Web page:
This issue of the Journal has two articles on suicidal ideation, defined broadly according to DSM-III-R (recurrent thoughts of death or dying, recurrent suicide ideation without a plan, or a suicide attempt or suicide plan). The two articles study this single symptom of depression from two separate perspectives: as an outcome of life events in a population sample and as a gene association study of emergence of the same symptom in patients being treated for depression.
Keller, Neale, and Kendler, studying individuals in the population-based Mid-Atlantic Twin Registry, looked at persons with dysphoric episodes in the preceding 12 months. These episodes met DSM-III-R symptom criteria for major depression but without the requirement for sadness or anhedonia being one of the symptoms, and with a duration criterion of at least 5 days. From retrospective ratings of both symptoms and life events for the preceding 12 months, the authors found that the symptoms of depression correlated broadly with the life events the subjects associated with their depression, and that this was true even when the same individual had more than one episode during the preceding year. Most interestingly for comparison with the second article, “appetite gain, fatigue, psychomotor retardation, and thoughts of harming oneself were prominent symptoms among those who indicated that nothing caused their episodes, while appetite loss, sadness, and poor concentration were not.”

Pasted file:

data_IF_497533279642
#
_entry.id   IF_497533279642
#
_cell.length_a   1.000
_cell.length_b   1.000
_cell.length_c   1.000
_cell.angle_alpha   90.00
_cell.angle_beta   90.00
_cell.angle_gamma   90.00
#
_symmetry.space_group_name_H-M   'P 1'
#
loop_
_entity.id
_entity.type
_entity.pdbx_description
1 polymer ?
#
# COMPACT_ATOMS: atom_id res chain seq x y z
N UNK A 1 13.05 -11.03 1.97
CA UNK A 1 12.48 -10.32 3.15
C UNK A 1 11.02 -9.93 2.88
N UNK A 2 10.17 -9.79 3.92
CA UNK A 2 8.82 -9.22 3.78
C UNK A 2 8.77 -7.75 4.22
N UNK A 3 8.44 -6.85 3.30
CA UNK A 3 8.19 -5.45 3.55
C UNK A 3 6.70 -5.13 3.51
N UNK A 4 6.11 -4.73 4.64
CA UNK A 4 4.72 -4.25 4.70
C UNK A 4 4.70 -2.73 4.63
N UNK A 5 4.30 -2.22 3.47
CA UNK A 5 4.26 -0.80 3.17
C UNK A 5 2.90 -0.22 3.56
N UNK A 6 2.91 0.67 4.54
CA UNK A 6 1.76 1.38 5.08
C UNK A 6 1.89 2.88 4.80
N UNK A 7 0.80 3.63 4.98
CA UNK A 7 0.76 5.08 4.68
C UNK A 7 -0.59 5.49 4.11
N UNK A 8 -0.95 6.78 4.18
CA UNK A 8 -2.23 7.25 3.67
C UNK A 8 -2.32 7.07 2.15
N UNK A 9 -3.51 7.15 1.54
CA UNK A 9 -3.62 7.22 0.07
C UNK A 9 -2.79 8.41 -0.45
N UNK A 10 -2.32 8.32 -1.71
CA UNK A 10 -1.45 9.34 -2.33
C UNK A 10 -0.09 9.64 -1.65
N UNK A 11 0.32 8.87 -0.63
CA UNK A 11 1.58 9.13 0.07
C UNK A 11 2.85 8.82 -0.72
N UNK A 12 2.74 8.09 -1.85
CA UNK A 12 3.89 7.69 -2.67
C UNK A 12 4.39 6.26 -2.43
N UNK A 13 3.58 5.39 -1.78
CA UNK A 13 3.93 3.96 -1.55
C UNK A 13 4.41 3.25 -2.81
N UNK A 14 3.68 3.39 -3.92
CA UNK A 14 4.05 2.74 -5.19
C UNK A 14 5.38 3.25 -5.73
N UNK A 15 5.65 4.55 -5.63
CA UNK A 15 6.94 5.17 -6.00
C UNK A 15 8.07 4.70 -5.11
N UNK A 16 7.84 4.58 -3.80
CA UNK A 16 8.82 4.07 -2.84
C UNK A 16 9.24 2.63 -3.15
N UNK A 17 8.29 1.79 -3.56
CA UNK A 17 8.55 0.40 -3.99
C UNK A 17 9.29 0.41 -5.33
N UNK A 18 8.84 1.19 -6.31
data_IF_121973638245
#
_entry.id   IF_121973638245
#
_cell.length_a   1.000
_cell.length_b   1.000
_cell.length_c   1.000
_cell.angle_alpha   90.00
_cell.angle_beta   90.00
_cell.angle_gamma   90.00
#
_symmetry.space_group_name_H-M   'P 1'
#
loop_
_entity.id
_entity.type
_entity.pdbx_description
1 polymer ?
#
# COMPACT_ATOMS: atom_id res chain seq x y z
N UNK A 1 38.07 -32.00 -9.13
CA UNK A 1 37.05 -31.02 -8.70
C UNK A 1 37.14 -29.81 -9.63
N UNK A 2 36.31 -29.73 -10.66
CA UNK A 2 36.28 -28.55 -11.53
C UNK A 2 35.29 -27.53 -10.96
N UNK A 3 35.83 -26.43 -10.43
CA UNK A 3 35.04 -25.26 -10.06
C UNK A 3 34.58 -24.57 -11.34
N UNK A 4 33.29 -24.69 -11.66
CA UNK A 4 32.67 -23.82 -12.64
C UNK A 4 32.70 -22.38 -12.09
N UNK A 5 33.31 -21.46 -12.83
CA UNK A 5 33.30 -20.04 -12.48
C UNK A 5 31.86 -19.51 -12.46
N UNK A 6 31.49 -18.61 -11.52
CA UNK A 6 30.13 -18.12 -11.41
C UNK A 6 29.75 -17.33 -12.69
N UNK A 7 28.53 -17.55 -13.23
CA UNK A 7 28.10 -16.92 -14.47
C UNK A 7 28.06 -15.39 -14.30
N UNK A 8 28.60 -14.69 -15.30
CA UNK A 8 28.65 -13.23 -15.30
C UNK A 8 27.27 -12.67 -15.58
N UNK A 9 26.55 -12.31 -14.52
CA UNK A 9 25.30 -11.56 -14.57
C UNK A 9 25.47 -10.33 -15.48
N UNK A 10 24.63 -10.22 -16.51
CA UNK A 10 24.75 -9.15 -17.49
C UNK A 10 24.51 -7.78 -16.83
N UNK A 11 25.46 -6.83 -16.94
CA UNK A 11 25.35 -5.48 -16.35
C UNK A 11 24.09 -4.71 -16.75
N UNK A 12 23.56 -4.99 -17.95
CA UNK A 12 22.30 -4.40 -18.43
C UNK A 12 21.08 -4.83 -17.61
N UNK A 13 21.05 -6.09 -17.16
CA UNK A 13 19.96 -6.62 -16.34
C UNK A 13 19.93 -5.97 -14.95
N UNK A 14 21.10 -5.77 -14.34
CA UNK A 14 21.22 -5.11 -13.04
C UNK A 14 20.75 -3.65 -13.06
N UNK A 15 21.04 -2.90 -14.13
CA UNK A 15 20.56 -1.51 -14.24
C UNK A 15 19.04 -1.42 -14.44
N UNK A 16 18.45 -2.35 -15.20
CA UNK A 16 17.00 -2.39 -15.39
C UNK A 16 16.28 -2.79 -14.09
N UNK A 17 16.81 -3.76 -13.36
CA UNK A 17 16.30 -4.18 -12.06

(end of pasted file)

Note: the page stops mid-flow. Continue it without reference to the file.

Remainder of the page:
This might suggest suicidality as a behavioral marker of a less environmentally caused depression and by implication a more genetically caused depression. But that interpretation, not proposed by the investigators, would take the data too far. It would not take into account the problems of retrospectively reported data on two independent variables (clinical diagnosis and life events) that are popularly confounded with each other. Furthermore, there are associations of life events with depression that go back to childhood. Also, suicidality as a surrogate for suicide risk is hardly an established connection. Nonetheless, this is the first study to associate specific depressive symptoms with specific life events in a systematic way, and it will surely be followed by new research with prospective observations.
Laje et al. searched for genetic associations of treatment-emergent suicidal ideation in patients receiving citalopram for major depressive disorder. They tested 768 single nucleotide polymorphisms from various candidate genes and found significant allelic or genotypic association with two markers, which reside within the genes GRIA3 and GRIK2, respectively. Both these genes encode ionotropic glutamate receptors. The biological meaning of these variations remains to be established; they are not part of coding exons of the genes. This study has the methodologic virtues of prospectively collected clinical data and independence of the clinical data from the experimental variables (genotypes). It is very strongly suggestive, and as the authors state, if replicated it would be a major clinical and biological advance if a dangerous clinical event were associated with specific genetic variations.
These two studies, and other recent studies in which life events and individual genotypes were studied in the same individuals at risk for depression (1), give the field grounds for optimism. The goals that now appear feasible are a comprehensive understanding of genetic and environmental components of depression and related clinical advances in treatment of depression and avoidance of suicidality.